@The Kid 1. I like they way you’re thinking but you need to add one major fact to the mix of thoughts in your head. As time march on we got a brain that extinguished hibernation……we are still capable of inducing some parts of hibernation in humans but its not done clinically at all that I know of. I think it is a research study now. But the hibernation we need are those few hours were autophagy is maximized during sleep. I think your point is a good one about illness. We know the more ill we are the less sleep we get, and when the the disease is in the brain like depression it can actually pathologically lengthen sleep. This is why if your sleep is below 7 hrs a night or above 9 hours a night it correlates with poor health markers and a decreased longevity. We can catch up for shifts if they are infrequent due to a job or illness but when they are chronic they can not be recaptured. This speeds up the chemical clocks in cells and leads to early cell death and early organ failure and neolithic disease…….think shift work as an example.

  39. Kristi May 30, 2012 at 11:52 am - Reply

    @Patrick, your comment regarding goosebumps, coupled with the fact that they are a remnant of a fur coat, remind me of dogs who will “put up their hackles” when they meet another dog, or wild game. The reaction is not a response to cold, but usually triggered either by adrenaline or another similar biochemical response. Interestingly, I’ve read that the piloerection function may help dogs to appear larger when the response is triggered by adrenaline, but that there are many other reasons such as fear, aggression, excitement, and dominance. It makes sense that we can react with goosebumps to a variety of different situations like good music, a “chilling” tale, or in the midst of something profound.

  40. Feather May 30, 2012 at 7:00 pm - Reply

    Dr. Jack, yes! Quercetin is one of the supplements I recently ordered along with the PQQ you recommend for mitochondria. 🙂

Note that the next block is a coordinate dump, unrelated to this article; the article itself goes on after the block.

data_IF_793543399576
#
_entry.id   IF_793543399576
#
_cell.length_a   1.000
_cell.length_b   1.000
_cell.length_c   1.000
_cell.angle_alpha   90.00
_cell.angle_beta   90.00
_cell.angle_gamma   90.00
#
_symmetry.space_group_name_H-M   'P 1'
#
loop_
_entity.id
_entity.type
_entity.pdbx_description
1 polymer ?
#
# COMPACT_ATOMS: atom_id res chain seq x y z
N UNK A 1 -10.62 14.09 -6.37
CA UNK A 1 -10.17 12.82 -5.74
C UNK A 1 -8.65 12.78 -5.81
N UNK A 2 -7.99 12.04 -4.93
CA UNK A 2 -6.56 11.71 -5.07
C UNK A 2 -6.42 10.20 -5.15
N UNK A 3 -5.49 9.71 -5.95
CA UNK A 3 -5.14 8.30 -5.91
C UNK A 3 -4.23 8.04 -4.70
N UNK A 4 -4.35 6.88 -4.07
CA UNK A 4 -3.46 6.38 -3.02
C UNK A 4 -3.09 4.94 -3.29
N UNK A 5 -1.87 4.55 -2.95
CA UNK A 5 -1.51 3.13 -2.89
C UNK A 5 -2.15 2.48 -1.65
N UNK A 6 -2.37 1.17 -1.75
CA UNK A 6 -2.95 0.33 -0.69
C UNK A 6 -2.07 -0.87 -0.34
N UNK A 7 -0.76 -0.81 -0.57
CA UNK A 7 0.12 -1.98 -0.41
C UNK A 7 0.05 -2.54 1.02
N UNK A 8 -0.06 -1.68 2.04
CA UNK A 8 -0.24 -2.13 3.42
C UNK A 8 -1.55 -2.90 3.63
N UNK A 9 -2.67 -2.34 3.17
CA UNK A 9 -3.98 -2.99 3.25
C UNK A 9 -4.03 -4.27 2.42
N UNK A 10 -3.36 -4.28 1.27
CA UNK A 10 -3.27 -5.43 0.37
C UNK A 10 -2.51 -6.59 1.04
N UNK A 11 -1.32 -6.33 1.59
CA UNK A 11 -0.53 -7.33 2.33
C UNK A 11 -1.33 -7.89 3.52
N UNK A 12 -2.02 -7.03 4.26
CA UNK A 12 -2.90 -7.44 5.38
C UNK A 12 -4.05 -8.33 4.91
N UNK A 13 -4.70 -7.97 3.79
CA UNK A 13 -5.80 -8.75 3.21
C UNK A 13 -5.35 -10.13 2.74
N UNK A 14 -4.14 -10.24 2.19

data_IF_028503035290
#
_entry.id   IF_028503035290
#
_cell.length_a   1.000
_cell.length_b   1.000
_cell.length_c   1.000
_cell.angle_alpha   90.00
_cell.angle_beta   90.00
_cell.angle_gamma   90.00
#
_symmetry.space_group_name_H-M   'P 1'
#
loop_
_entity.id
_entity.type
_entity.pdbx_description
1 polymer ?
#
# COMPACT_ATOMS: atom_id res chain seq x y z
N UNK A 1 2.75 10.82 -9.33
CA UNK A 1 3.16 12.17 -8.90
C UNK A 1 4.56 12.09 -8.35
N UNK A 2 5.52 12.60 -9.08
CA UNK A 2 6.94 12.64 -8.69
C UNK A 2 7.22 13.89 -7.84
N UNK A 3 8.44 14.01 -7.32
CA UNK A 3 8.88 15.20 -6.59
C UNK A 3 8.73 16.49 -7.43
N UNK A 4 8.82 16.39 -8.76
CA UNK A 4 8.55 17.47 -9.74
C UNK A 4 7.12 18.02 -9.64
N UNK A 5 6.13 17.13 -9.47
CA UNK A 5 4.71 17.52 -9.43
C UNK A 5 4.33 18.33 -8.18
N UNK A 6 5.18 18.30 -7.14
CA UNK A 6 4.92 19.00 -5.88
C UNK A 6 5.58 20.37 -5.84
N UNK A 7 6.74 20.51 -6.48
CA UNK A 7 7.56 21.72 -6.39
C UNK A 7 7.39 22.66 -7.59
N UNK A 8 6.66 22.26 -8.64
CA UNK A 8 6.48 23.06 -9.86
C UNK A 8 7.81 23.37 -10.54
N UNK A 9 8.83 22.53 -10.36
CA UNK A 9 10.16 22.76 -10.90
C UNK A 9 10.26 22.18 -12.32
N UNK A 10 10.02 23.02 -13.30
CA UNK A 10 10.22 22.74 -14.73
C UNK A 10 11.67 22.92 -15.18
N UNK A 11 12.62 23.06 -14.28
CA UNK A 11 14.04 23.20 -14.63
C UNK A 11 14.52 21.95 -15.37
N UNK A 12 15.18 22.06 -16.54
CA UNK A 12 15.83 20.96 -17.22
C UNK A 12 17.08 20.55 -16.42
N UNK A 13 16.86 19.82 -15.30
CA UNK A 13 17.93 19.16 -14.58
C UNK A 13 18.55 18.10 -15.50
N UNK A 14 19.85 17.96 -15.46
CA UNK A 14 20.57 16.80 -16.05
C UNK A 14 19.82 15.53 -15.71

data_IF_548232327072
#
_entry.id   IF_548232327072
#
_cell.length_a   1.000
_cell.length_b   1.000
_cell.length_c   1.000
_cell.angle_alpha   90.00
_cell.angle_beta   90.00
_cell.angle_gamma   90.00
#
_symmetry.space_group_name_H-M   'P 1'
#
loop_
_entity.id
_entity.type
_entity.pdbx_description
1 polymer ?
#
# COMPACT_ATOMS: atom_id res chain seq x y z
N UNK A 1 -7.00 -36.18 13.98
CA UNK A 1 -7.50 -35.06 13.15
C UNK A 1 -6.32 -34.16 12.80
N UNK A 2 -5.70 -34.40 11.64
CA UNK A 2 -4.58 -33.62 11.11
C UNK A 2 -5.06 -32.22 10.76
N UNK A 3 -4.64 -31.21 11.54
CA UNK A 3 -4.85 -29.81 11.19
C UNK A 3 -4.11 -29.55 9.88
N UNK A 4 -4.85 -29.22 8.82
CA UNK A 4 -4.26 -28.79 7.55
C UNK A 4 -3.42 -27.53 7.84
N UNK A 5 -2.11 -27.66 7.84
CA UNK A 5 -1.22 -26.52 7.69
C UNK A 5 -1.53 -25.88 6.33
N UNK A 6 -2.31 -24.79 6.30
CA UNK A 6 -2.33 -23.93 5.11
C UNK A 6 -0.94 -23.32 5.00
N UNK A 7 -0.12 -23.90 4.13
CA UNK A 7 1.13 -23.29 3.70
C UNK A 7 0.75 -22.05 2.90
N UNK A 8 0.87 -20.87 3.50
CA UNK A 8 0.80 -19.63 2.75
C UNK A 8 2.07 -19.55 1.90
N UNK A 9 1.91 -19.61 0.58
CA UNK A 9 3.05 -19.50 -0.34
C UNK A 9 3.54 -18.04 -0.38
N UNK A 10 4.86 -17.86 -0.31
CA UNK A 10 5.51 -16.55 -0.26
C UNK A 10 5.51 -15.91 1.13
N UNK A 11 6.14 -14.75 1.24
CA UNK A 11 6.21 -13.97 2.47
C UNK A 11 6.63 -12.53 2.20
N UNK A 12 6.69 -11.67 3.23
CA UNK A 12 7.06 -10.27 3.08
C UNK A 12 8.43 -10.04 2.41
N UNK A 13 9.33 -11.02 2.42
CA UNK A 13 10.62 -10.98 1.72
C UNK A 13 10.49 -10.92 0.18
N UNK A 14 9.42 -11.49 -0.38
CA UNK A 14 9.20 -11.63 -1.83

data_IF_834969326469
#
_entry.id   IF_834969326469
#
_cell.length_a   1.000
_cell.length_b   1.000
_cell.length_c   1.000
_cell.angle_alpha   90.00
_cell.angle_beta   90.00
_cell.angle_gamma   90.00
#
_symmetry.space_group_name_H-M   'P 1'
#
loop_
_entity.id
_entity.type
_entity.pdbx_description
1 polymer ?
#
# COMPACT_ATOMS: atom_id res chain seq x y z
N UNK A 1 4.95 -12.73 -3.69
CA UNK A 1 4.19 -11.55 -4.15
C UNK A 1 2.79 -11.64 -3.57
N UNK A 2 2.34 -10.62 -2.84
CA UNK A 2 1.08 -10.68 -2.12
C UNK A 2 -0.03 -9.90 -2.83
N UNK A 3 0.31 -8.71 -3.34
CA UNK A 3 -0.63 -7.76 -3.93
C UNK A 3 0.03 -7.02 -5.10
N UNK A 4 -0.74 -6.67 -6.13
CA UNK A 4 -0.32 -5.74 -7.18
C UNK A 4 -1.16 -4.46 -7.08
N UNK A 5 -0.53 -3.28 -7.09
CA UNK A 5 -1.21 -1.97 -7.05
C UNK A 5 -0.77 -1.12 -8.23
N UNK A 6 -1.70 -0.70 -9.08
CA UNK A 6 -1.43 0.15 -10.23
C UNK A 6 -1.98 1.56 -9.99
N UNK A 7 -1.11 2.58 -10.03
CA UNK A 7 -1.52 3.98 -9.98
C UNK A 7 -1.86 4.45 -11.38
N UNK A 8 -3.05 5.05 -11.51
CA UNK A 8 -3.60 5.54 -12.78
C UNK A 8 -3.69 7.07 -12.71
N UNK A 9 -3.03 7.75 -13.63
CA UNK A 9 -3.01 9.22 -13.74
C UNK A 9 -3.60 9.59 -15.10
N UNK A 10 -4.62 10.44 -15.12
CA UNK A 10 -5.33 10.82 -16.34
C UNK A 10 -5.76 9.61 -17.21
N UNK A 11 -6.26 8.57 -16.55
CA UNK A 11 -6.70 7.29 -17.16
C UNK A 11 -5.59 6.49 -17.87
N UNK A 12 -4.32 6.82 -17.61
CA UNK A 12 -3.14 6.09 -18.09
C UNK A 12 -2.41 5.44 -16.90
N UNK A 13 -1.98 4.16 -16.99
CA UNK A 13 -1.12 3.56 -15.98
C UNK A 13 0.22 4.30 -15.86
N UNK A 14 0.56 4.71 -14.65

Moving from the SAD to a Paleo diet might dramatically increase the amount of histamine in someone’s diet. This could help unmask a histamine intolerance or mast cell activation disorder. So if any of your readers feel worse, have dermatographia, or have “episodes” including any or all of the following: anxiety, flushing, brain fog, migraines, abdominal pain, etc… they may want to read the links below and discuss them with their physicians. Also, readers should know cold can be a mast cell degranulation trigger for some people. So far, I am doing great with the facial CT and it DOES lower my heart rate momentarily. I’ll report back if I see any longer term changes.

    (Table 3 has list of symptoms… they are many and varied)

    Info on Histamine and DAO:

    Educational video with Mast Cell experts which was produced to educate doctors…

    Have you read Dr. Theoharides research on mast cells in inflammatory disorders? Lots of connections with squares in your QUILT…

    One of the hardest things about a mast cell disorder is getting a diagnosis other than “somatization” or “GAD.” Many people are suffering and go undiagnosed. Jack, I know you are terribly busy but I hope you will have time, sometime, to do a blog post on this. I’m curious to see where mast cells weave into your “Quilt.” Thank you for all you do!
    My best, Feather

    • Jack May 30, 2012 at 7:18 pm - Reply

      @Feather I have a patient that we had to create a epi paleo diet for this problem…….So yes I do know the regular straight forward diet in Wolf and Sisson’s books are just boilerplate. I tend to create custom templates for my patients based upon their labs and conditions. Your condition is one of those Zebra conditions we have to do with as clinicians and the answers are never clear cut.


  41. Kristi May 30, 2012 at 9:00 pm - Reply

    Mermaids and aquatic ape theory on Discovery Channel. It aired over the weekend, but possibly being replayed.


    • Jack May 31, 2012 at 5:50 am - Reply

      @Kristi I dont buy this at all…….

  42. Melchior Meijer May 31, 2012 at 6:55 am - Reply

    Thanks for your answer, Jack. I found your take on hemochromatosis as an adaptation to escape the plague very fascinating. I had no idea that hemochromatosis makes our iron less available to bacteria, in fact I always thought it was exactly the other way around. I think I understand your take on DM type 1 a bit better now, but not completely.

    You say:

    “The higher than normal BG would have help those humans survive the cold well.”